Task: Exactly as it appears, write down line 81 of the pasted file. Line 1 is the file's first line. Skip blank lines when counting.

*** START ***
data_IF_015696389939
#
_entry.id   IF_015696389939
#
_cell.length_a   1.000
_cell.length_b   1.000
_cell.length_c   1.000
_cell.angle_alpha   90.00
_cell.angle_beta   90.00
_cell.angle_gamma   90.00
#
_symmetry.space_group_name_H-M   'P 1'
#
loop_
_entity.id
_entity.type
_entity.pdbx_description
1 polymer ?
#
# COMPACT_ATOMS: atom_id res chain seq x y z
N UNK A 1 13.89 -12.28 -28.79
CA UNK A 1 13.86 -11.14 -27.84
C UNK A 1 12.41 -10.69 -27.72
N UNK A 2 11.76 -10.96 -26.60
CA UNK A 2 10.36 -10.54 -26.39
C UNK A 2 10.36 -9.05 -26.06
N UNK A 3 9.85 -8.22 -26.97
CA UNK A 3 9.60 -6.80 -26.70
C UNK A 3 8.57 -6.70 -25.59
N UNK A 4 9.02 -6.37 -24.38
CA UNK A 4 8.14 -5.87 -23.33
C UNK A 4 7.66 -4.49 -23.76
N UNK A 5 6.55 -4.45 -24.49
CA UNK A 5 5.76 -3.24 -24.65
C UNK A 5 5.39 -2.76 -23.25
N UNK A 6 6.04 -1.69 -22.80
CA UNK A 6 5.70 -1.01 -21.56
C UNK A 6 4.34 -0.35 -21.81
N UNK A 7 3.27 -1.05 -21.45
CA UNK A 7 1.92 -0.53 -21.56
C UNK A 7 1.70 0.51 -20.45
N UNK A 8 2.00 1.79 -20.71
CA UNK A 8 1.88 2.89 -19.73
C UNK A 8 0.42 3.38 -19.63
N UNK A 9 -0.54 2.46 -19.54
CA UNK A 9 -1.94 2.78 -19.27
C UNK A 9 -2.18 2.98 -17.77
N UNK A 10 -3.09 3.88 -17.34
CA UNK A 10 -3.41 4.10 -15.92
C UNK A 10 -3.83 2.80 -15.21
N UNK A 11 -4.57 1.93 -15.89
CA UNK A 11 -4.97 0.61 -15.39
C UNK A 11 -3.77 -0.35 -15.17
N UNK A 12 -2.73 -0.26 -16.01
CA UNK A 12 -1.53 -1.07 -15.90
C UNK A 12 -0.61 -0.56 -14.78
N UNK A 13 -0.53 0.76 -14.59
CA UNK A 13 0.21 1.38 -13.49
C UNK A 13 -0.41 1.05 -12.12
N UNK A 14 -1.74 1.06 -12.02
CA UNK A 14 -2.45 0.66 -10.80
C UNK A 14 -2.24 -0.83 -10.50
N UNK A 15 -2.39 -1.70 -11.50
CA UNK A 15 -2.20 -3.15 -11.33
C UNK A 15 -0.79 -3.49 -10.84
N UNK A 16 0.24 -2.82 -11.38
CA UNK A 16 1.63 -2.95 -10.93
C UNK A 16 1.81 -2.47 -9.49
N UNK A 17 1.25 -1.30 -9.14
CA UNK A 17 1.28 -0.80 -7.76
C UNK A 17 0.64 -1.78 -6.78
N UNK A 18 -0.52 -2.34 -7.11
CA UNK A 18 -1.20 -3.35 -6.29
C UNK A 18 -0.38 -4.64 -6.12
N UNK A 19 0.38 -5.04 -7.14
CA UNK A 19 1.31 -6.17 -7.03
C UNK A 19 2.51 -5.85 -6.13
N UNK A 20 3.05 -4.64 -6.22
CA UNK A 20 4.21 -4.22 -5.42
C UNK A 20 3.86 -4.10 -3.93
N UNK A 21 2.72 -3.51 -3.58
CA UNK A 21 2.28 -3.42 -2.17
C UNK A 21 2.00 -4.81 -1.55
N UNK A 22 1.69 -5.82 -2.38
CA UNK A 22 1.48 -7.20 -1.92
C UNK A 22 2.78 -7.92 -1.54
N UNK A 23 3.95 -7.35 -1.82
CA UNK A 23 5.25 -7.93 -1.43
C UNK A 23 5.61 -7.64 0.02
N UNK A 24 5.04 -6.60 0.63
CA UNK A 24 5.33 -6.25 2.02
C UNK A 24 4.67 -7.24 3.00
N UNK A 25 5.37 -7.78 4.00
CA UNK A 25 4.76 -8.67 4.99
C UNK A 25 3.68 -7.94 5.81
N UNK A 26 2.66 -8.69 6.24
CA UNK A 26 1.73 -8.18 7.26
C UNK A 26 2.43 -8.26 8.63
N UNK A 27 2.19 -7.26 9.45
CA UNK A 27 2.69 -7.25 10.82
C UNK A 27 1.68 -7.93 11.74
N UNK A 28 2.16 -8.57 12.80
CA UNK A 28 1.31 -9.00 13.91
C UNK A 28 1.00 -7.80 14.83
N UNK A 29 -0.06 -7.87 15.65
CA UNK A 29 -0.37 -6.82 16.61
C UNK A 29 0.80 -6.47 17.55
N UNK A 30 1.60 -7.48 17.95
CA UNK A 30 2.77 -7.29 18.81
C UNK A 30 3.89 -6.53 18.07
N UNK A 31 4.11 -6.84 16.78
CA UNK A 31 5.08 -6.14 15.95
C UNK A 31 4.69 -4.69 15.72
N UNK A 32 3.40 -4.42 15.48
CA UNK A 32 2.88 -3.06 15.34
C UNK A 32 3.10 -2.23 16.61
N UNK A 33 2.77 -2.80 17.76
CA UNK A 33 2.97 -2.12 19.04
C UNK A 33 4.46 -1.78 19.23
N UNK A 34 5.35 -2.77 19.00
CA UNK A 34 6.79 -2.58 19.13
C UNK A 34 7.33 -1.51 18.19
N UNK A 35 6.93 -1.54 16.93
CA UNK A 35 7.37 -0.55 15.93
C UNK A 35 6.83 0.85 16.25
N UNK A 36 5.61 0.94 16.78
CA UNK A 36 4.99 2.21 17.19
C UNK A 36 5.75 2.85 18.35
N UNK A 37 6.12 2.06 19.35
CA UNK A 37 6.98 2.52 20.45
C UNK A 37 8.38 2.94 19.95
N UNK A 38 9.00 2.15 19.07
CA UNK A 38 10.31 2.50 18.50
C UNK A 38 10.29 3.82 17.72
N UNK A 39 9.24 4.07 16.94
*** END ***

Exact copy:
N UNK A 21 2.72 -3.51 -3.58